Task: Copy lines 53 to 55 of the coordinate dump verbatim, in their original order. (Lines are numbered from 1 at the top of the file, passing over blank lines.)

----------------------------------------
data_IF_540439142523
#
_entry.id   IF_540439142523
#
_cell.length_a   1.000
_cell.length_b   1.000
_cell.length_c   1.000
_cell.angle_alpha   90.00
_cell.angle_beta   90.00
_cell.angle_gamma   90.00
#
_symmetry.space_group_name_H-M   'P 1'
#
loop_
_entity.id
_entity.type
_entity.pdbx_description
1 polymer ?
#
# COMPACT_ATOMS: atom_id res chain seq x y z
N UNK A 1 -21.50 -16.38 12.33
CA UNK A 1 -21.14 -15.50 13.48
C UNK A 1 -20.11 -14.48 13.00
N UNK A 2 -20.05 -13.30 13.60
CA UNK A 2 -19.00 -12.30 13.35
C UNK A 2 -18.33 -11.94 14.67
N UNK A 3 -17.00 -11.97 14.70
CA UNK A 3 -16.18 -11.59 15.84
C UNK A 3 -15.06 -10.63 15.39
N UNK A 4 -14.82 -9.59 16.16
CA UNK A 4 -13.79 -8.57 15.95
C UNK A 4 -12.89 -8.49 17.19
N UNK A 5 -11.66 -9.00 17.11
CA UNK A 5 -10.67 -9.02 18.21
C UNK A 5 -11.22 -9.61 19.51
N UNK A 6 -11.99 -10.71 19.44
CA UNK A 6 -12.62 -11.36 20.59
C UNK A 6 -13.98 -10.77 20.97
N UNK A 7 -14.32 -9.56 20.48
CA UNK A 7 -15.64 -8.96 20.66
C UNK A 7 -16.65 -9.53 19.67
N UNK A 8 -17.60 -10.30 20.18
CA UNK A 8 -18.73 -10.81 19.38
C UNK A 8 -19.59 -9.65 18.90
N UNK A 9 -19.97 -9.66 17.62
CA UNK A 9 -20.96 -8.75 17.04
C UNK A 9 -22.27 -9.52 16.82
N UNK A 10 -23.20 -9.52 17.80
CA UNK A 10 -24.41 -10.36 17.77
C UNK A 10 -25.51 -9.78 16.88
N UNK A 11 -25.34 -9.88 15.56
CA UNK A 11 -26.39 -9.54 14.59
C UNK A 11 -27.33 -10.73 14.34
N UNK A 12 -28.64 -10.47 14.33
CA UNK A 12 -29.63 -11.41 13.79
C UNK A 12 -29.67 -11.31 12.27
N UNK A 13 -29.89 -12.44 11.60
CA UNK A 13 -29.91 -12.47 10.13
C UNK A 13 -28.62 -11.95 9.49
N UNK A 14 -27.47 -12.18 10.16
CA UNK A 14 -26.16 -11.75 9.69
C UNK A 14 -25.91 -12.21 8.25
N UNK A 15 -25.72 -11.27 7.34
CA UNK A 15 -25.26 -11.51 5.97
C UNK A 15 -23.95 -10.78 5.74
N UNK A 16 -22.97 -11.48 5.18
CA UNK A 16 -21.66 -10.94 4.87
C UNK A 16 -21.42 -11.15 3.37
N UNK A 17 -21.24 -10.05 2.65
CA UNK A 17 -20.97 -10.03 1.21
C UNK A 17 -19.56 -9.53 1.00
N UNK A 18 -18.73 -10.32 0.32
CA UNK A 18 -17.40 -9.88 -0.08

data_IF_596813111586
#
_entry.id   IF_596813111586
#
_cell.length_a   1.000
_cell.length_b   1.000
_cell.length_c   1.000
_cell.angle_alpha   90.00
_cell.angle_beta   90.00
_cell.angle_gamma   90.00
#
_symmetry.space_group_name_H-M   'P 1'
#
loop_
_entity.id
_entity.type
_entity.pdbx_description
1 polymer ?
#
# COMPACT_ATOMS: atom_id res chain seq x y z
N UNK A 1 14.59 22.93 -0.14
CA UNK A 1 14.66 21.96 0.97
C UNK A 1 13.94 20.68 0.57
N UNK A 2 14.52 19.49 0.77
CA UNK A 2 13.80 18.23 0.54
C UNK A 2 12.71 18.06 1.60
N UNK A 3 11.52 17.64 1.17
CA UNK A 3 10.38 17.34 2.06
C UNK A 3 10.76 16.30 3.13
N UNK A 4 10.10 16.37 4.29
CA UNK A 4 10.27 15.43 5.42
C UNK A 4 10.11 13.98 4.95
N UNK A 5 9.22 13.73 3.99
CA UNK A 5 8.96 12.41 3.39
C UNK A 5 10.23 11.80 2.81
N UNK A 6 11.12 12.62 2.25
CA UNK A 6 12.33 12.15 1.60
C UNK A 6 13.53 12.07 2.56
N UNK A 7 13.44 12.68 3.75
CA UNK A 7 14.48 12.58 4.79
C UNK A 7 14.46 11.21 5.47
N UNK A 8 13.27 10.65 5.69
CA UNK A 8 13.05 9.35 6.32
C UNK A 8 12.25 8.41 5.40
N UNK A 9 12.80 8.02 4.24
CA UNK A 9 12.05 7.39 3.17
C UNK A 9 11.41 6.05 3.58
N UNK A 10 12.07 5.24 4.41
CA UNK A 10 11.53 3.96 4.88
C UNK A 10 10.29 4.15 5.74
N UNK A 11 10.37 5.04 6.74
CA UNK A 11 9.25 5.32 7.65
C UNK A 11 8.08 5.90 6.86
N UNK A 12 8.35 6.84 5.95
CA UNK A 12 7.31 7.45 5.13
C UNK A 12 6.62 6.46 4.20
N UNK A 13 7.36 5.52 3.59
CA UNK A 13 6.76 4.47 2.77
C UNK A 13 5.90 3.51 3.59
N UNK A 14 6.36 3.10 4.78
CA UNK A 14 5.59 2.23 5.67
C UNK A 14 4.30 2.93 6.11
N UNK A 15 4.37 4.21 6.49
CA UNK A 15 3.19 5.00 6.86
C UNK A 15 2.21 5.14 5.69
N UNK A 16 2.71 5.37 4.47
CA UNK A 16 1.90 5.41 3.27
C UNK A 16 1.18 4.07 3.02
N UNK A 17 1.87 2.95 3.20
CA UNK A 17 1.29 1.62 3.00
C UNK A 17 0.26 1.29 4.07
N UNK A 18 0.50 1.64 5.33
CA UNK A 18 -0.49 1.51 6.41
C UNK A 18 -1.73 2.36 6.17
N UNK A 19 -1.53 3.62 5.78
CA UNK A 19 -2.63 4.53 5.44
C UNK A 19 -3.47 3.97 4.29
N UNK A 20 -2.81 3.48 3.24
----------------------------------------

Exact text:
C UNK A 11 -27.33 -10.73 14.34
N UNK A 12 -28.64 -10.47 14.33
CA UNK A 12 -29.63 -11.41 13.79